Frontier Farms grows corn and soybeans for commercial use. The corn is used primarily to make ethanol, sweeteners and starch. The beans are crushed for oil and used for biodiesel production.Smaller quantities of our grain might find its way into production lines for a wide variety of commonly used products. Those include medicines; food products, such as salad dressing and snacks; home items like drywall and carpeting; and fun things, such as chalk, crayons and paints. Corn and soybeans are used in numerous everyday products.

How many people in the family does the operation support?

Three of our families are supported by this operation, along with the families of many employees. We are very appreciative of and thankful for our hard-working employees.

Do you have any members of the family in the farm operation also working other jobs?

Yes. Janelle is a veteran teacher in the DeLand-Weldon school district. Melissa is mom to four young and busy children — Naomi, Isaiah, Titus and Silas. Travis Hermann is a firefighter/paramedic for the city of Springfield. Travis and Brett and their wives also operate Flying Illini Ag Service, an aerial application business. Everyone is active with church and community.

How have you seen farming change over the years?

Like all segments of society, the rapid implementation of technology is no doubt having the most impact on production ag. It wasn’t so long ago that a phone message took hours to deliver while driving around looking for a tractor. Farmers waited until the late-night local news to hear what the commodity markets did for the day.

Technology has dramatically improved everything we all do, on and off the farm. It has made workplaces safer, more efficient, highly productive and forced us all to be adaptable, flexible and willing to learn new things daily.

One of the biggest challenges in rural America is accessibility to high-speed internet. On the farm, we often have the newest technology in place but can’t utilize it fully because of insufficient infrastructure. Our machinery, shops, grain-handling systems and office spaces all desperately need internet access equal to what is available to our urban counterparts.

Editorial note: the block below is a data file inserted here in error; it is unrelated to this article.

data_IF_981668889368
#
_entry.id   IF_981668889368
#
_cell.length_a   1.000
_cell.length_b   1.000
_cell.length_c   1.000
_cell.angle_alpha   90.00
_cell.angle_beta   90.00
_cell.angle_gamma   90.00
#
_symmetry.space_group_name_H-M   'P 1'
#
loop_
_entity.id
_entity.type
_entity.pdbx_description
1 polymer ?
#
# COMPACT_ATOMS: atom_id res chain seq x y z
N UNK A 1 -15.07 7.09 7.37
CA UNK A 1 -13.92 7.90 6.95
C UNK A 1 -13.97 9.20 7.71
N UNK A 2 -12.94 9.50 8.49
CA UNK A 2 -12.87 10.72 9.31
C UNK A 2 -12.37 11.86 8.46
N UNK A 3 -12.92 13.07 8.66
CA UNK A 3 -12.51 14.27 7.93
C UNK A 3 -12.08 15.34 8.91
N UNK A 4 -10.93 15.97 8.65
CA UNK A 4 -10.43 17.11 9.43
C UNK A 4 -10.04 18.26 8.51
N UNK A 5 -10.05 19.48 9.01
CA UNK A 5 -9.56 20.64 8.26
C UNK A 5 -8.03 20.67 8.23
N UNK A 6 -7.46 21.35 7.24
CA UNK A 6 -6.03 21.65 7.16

Your farm equipment: Green (John Deere), Red (Case IH) or other?

We use primarily Case IH equipment for field work but do have some pieces of other brands.

What makes farming such a good vocation?

Carrying on the family legacy, growing a sustainable food source and caring for the land is very rewarding. Also working with good people is not only enjoyable, it raises the quality of life.

If you could change one thing about farming, what would it be?

Automate everything.

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Brett and Janelle Hermann and Roxy in the Ranger going to scout fields.

What’s the best time of year to be on the farm?

It’s only fair to take a poll around the farm to answer this question. So we asked the kids, the parents, the employees and anyone else who wanted to chime in. Summer and fall got the same number of votes. And the reasons: In summer, we have airplanes and pilots here and get to swim in the pond. And we eat lots of sweet corn. In fall, we ride with Uncle B in the combine and with Daddy in the tractor. The grownups on the farm favor fall because of seeing the fruits of your labor, and the tillage returns the fields to rich black soil. There actually was one vote for winter. One thing everyone agreed on: The farm is the best place to be every season of the year.

— Dave Hinton

Our County Editor

Dave Hinton is editor of The News-Gazette's Our County section and former editor of the Rantoul Press. He can be reached at